This is part 2 of the New Orleans article. Part 1 can be found here:
New Orleans – The Big Easy: Part 1 French Quarter, Canal Street, Garden District and Lafayette Cemetary which can be found here.
New Orleans City Park
The City Park is at the other end of the city. New Orleans’ City Park is double the size of Ne York’s Central Park. It has a botanical garden, a sculpture garden, a light railway and a collection of old oak trees, the oldest one being 800 years old. Moreover playing tennis or golf is possible.
The Park is north of the French Quarter. You will be driving a bit off the tourist routes to go there. Information on how to reach the park can be found here:
We could only go there for a very short time. Even though the driving instructions sound a bit difficult, it was not difficult. Signs were everywhere and parking was easy to find. If you have a rental car anyways, come here. We went there on the last morning and after that left New Orleans heading to Florida.
Steamboat Mississippi Tour
The tour on the Mississippi Steam Boat starts right at Jackson Square (Steamboat Natchez Tour). Because of New Orleans’ unique atmosphere and history, these tours somehow fit into the city and match its character. Don’t expect anything very spectacular. You enter the steamboat, can walk up and down on it and drive down the river a bit. The steamboat makes a turn and goes to same way back. You get to see some of New Orleans’ houses a bit later a sugar cane factory and all the other traffic on the river.
The tour is sold in several varieties: brunch tour, jazz tour, diner tour etc. We did the regular afternoon tour (at 2.30 pm, another one is at 11.30 am). The lunch buffet was offered for an additional 10 dollars. The tickets are sold directly at the port, the booths are very visible and easy to find.
The food at the lunch buffet was ok, you do not need to leave hungry. Neither food nor variety is outstanding. It’s in general ok, not more and not less.
All other things on the boat are a matter of taste. A band is there: they play for a very short period of time (very loud but not very good, literally all street bands were better). The tour is full-narrated (like so many tours in the US): that means someone has a mike and tells all kind of information about the tour and the area. I have to say, what they were telling was not even that interesting and the speaker sounded very repetitive and bored, almost to the point of rattling everything.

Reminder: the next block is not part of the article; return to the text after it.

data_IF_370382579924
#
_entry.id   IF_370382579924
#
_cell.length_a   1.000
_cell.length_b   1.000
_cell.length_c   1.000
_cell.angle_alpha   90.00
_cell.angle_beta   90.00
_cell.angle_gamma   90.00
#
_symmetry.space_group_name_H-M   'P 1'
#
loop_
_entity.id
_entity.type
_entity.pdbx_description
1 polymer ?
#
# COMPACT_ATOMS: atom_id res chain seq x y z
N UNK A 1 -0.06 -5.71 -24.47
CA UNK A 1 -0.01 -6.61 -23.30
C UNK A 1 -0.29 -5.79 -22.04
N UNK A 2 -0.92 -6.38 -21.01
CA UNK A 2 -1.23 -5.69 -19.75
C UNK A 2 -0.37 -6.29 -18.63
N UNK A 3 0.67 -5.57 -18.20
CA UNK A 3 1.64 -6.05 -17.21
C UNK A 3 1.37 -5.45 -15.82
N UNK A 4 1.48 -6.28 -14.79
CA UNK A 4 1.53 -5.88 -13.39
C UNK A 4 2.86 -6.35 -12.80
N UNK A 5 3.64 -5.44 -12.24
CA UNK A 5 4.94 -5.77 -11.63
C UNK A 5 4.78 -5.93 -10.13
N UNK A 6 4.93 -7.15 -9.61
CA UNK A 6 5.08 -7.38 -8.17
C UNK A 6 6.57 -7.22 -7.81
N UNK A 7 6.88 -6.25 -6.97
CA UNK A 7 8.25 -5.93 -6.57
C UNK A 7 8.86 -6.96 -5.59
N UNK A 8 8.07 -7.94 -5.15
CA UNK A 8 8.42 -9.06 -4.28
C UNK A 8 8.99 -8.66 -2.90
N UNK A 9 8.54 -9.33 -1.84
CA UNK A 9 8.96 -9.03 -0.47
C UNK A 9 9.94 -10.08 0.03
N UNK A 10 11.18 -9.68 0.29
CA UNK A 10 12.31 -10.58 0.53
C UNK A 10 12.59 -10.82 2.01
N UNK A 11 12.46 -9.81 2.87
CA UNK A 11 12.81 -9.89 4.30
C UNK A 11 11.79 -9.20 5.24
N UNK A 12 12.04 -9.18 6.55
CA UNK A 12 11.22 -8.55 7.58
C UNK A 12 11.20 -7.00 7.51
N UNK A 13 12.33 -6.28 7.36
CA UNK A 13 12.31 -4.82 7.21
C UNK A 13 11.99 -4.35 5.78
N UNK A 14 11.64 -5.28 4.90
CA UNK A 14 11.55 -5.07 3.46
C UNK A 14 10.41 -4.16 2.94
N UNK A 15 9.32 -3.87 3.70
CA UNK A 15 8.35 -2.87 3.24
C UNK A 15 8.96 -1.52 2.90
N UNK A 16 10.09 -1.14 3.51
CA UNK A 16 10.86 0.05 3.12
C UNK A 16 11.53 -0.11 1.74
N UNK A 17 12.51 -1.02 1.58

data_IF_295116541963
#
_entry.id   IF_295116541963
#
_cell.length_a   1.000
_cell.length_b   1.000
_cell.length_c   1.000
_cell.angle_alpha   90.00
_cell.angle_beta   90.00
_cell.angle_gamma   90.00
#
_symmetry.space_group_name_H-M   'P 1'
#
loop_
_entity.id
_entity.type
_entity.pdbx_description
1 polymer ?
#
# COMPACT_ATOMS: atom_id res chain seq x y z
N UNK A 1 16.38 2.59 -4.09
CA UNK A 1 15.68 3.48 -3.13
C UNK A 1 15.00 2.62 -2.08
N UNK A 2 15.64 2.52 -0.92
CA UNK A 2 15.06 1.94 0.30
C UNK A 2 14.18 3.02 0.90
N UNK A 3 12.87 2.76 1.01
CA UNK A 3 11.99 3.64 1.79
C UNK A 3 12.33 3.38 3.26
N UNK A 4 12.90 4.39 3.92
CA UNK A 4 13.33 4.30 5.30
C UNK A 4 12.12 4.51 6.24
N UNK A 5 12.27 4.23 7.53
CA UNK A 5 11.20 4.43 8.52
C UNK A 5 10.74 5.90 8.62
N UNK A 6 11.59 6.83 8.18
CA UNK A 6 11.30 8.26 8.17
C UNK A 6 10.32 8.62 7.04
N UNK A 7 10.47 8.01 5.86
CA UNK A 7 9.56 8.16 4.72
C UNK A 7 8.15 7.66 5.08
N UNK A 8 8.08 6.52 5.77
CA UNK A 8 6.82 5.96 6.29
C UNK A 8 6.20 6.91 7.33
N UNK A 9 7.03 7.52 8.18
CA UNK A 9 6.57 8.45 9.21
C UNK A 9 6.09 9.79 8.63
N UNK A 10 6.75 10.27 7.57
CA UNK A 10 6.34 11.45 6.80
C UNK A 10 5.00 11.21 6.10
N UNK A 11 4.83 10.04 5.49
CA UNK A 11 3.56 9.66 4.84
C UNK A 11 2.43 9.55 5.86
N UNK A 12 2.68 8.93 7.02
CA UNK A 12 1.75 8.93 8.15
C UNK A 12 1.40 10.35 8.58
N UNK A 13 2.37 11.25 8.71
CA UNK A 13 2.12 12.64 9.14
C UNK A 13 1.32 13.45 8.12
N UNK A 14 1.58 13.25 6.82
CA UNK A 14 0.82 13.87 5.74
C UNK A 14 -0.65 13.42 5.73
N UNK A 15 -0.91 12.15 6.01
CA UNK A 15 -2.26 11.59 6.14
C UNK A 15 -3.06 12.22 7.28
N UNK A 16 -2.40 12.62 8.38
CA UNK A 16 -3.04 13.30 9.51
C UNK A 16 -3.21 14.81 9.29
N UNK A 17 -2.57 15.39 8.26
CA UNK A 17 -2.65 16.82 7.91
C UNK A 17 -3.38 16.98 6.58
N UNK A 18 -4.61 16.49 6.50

The only interesting thing was the engine room where you can see the steamboat engine.
It was a nice trip after all. The world always looks different from the water. I would not call this trip a must-do in New Orleans but it was still good.
More information about the tour: http://www.steamboatnatchez.com/
There is also a second tour option: http://www.creolequeen.com/
Streamboatnatchez says they are the original. Creole Queen does not use a steamboat at all. I don’t know it that’s right but it’s what they said at Steamboatnatchez.
Further Activities in New Orleans
New Orleans has many guided tours, most of them themed voodoo or ghost. Some of them only in the evenings when it’s dark. There are also Airboat and Kayak Tours to swamp areas of New Orleans (I wrote something about Airboat in the Everglades Article). A second larger park is the Jean Lafitte Preserve. Highway 1 and 23 are the southern end of the city (not really in the city but already far outside) and end in the ocean. At the very end of highway 23, there is Pass A Loutre State Park (only reachable per boat), the highways ends shortly before the park. At the end of highway 1, there is Grand Isle and a little protected area. Both tours need at least 1 ½ hours one way. I cannot say anything about that, we did not do them.
What is a Must-Do in New Orleans?